Now Deutsche Bank is (Allegedly and Legally) Guilty in Greece Too
Pic credit: Banksy
Loathe to come to the defense of blood-thirsty banks and investment houses (the great vampire squid et al.), I'm reluctant to jump to conclusions but, um, this is nothing new. Hell, a bank you know probably bankrupted a city you are near or live in, America. Problem being there's nothing illegal about it, nowhere in our regulatory code does it say morality factors in. At all. So pick your jaw up off the floor and stop acting so shocked, there's nothing to stop the banks so why in the world would they?
Germany's Der Spiegel (the site that brought us Goldman rats bloody footprints leading out of Greece) speculated about the "very European" Greek debt solution proposed by EU leaders mid-February:
In a departure from normal banking-industry discretion, Deutsche Bank head Josef Ackermann said recently that his bank's share of Greek debt was "extremely small." It appears that mortgage banks, which invested heavily in Greek bonds, would suffer the most, say observers. Even should Greece avoid insolvency, these banks are still at great risk.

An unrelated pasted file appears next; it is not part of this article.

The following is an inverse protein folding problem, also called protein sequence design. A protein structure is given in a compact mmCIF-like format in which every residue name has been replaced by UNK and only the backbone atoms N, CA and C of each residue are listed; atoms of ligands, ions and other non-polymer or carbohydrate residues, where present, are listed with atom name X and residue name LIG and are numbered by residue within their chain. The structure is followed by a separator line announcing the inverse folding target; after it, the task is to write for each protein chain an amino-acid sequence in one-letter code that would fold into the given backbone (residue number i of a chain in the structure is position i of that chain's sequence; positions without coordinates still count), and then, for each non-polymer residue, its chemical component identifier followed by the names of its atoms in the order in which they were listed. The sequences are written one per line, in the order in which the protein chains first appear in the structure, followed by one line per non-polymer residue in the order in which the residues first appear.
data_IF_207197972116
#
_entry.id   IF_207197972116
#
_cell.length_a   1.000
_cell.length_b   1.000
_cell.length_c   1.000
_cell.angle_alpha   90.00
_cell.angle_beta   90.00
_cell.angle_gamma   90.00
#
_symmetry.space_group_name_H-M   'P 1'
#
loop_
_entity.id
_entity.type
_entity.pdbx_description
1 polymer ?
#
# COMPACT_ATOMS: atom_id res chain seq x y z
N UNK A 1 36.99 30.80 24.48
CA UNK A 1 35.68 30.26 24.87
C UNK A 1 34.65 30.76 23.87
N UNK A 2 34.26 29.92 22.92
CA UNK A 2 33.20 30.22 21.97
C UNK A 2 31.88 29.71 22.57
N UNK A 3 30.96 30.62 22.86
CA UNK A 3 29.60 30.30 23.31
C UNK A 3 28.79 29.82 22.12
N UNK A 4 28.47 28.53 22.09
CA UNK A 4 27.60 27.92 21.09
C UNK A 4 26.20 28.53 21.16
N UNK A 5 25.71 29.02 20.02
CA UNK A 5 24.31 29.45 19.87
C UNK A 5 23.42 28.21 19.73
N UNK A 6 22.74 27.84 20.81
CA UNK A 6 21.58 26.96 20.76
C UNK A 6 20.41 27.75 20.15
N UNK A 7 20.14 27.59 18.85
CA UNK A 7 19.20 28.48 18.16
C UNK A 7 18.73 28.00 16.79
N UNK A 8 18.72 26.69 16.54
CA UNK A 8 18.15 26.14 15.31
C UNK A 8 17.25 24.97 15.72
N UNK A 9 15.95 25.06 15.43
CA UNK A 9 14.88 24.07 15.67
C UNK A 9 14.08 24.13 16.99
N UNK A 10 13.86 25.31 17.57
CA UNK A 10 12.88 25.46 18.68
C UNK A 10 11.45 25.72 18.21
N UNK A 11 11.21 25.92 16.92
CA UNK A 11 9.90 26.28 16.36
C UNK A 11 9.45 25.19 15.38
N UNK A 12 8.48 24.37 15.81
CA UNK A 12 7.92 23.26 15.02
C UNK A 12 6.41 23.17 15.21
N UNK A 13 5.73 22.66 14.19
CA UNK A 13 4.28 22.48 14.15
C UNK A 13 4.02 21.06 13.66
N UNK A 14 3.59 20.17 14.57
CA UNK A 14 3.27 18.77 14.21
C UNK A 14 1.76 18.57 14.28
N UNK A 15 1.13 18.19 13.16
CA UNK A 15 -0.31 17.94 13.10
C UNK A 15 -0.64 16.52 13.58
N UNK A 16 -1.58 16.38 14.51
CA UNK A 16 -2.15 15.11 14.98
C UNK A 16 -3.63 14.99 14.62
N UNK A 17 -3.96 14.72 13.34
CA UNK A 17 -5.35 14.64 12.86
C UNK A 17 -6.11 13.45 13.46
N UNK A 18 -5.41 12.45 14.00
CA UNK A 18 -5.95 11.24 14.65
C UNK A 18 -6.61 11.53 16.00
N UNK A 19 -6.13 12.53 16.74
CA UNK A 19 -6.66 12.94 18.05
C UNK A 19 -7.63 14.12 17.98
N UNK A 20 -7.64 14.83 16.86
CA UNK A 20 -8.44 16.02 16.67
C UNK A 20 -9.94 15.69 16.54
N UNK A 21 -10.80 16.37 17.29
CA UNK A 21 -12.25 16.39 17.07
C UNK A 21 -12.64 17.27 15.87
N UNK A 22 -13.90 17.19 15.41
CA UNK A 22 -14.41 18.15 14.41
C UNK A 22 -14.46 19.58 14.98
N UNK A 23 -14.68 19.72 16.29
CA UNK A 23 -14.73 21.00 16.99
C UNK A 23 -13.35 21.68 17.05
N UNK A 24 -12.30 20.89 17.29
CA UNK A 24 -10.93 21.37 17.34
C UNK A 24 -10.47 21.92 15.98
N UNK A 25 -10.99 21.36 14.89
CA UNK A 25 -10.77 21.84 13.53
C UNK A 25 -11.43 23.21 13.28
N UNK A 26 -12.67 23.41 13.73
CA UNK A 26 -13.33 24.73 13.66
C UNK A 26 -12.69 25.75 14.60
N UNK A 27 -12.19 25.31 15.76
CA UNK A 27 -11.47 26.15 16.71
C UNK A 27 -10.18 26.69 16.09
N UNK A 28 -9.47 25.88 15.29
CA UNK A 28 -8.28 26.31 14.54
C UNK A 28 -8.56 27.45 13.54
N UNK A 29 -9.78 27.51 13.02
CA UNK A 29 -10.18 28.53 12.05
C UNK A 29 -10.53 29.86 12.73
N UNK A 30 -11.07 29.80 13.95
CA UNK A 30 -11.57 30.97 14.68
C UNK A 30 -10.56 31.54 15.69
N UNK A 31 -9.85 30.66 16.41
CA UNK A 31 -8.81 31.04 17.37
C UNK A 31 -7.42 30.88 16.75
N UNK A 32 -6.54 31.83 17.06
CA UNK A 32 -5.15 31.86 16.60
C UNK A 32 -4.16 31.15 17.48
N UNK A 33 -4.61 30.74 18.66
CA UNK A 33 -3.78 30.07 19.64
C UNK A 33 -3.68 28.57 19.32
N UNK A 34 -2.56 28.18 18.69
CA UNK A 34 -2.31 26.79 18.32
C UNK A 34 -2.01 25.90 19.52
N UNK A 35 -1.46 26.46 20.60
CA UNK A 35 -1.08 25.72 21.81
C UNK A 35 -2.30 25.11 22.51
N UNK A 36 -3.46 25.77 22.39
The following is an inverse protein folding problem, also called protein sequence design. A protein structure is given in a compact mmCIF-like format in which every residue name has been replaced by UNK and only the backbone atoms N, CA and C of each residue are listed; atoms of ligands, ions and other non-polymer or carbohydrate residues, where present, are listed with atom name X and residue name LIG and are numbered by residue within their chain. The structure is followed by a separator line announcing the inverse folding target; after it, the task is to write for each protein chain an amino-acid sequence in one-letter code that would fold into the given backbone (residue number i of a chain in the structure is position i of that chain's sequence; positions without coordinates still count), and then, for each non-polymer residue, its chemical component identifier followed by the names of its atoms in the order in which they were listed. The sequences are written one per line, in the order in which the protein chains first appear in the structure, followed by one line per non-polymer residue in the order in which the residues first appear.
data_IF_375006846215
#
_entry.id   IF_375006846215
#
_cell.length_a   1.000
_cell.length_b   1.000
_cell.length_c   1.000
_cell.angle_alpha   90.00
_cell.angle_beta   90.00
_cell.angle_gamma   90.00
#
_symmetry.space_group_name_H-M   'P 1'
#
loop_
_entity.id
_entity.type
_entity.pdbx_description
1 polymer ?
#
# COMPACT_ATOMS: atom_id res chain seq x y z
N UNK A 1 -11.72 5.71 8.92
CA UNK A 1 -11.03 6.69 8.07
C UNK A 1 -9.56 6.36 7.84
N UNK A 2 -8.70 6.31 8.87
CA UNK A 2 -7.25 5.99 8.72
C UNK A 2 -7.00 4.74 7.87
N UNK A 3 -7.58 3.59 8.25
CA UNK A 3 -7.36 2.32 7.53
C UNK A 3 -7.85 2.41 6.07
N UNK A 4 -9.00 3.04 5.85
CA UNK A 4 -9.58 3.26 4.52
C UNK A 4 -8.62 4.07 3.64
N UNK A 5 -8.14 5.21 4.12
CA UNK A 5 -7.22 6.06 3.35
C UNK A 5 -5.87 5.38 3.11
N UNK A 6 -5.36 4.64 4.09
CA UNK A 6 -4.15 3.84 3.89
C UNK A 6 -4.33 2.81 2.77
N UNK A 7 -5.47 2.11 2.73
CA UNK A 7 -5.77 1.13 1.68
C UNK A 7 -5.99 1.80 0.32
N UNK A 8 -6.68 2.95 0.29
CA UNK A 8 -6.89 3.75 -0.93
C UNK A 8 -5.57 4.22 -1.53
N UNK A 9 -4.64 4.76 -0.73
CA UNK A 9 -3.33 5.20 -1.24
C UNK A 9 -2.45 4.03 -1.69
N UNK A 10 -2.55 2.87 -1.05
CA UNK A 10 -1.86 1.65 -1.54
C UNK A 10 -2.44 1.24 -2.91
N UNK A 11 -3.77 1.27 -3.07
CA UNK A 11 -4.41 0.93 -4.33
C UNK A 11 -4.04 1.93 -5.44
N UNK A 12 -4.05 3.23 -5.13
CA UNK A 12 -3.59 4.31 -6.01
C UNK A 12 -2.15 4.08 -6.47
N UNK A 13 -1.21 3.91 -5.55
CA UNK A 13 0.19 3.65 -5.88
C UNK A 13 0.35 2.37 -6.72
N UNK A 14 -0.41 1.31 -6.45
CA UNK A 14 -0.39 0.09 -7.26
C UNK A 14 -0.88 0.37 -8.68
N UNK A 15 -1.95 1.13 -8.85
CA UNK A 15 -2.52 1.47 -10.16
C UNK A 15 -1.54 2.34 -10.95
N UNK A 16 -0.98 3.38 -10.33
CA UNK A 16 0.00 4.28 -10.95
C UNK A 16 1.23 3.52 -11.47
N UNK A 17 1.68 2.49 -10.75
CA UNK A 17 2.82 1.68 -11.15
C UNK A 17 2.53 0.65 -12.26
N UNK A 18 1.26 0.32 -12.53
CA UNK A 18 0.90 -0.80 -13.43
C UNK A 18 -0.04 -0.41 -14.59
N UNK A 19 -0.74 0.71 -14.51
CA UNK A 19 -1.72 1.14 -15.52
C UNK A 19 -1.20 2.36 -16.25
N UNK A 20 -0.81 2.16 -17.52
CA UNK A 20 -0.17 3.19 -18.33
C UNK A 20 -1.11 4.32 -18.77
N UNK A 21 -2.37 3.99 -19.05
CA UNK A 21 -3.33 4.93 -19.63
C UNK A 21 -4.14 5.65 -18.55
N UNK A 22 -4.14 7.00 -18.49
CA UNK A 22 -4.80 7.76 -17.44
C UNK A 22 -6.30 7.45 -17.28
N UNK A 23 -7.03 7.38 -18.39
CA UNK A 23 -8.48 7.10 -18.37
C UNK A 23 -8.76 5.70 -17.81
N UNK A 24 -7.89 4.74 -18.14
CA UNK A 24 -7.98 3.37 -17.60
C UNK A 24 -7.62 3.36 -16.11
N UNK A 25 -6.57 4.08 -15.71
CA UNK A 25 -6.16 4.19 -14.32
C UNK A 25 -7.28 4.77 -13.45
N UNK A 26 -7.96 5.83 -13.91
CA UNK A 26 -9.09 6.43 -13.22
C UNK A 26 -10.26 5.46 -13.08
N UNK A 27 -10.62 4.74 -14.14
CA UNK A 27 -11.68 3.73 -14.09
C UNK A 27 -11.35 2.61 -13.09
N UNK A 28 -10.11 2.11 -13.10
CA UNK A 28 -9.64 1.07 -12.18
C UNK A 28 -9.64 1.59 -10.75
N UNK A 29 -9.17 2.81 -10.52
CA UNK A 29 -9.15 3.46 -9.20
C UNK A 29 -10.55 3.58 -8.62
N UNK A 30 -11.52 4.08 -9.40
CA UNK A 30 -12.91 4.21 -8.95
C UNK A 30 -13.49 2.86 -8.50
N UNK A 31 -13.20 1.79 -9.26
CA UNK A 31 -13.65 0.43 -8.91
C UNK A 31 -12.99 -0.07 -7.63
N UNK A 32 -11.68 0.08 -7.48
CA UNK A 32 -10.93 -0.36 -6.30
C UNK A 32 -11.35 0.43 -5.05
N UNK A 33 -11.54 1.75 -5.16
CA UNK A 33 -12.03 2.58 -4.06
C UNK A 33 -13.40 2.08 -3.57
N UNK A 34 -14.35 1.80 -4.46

Now Deutsche Bank is defending its Greek business activities, with the same Der Spiegel reporting that DB partook in a "questionable" arms deal with Greece 7 years ago.
Deutsche Bank (DBKGn.DE) on Saturday denied a magazine report that its financing of a Greek trade deal seven years ago was "questionable."
Germany's Der Spiegel magazine reported that Deutsche Bank's London branch had organized a "legal, but extremely questionable" transaction in 2003 in an arms deal that was cosmetically favorable for Greek government finances.
"We deny the accusation of questionability," a Deutsche Bank spokesman said, adding that the deal involved normal goods trade financing.
Der Spiegel said that Germany's biggest lender had worked with Eurohypo, today a unit of Commerzbank (CBKG.DE), on the transaction.
It quoted a Eurohypo spokesman as saying that Eurohypo had made good on a claim of about 1 billion euros against the Greek government in 2003, which was then repaid last year.
Anyway, where's Deutsche Bank now? Staying the hell away from Greece, that's for sure.
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